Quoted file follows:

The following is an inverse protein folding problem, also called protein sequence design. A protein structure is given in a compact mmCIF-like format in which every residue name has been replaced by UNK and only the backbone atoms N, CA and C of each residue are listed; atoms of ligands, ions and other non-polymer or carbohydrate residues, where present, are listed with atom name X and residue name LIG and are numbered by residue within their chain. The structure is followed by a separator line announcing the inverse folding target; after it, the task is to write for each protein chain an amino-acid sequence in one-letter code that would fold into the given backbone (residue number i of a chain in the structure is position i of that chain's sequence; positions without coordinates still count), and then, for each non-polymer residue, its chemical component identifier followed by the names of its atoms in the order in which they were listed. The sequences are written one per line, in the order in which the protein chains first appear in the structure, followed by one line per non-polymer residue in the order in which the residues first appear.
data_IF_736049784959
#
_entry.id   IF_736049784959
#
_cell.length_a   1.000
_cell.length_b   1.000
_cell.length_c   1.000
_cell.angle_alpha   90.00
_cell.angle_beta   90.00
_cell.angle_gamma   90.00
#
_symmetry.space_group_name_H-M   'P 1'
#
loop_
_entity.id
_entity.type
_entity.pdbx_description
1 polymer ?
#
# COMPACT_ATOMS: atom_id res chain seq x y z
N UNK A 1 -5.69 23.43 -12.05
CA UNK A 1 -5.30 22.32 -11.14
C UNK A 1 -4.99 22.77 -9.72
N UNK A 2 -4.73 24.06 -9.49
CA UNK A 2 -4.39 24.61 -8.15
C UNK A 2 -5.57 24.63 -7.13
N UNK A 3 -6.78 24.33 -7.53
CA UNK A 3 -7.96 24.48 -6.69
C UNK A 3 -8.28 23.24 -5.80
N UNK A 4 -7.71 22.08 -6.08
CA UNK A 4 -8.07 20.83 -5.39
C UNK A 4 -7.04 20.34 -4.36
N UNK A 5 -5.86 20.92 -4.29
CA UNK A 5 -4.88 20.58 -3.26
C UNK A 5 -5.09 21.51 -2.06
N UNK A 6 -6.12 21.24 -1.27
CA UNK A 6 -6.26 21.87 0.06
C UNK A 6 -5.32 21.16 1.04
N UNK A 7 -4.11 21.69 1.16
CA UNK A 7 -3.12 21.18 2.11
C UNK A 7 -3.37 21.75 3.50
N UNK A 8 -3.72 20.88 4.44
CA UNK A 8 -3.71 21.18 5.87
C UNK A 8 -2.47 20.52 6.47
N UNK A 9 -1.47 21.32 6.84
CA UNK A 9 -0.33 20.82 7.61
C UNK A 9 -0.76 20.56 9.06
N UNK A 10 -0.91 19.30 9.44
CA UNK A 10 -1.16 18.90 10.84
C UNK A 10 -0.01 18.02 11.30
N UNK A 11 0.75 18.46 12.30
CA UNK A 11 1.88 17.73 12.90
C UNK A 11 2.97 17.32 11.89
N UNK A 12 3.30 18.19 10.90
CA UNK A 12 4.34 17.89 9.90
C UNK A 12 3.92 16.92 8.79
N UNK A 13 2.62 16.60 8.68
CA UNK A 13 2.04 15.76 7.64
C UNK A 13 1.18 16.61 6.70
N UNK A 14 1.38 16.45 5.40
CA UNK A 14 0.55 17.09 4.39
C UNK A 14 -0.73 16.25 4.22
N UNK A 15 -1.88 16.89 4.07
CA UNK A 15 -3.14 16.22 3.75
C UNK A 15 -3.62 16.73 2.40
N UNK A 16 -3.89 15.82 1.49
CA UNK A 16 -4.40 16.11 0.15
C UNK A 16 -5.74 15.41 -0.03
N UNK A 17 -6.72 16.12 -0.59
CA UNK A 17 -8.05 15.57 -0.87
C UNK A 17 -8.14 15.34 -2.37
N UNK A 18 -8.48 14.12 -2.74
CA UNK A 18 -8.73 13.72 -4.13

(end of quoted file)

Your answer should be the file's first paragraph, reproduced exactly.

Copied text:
The following is an inverse protein folding problem, also called protein sequence design. A protein structure is given in a compact mmCIF-like format in which every residue name has been replaced by UNK and only the backbone atoms N, CA and C of each residue are listed; atoms of ligands, ions and other non-polymer or carbohydrate residues, where present, are listed with atom name X and residue name LIG and are numbered by residue within their chain. The structure is followed by a separator line announcing the inverse folding target; after it, the task is to write for each protein chain an amino-acid sequence in one-letter code that would fold into the given backbone (residue number i of a chain in the structure is position i of that chain's sequence; positions without coordinates still count), and then, for each non-polymer residue, its chemical component identifier followed by the names of its atoms in the order in which they were listed. The sequences are written one per line, in the order in which the protein chains first appear in the structure, followed by one line per non-polymer residue in the order in which the residues first appear.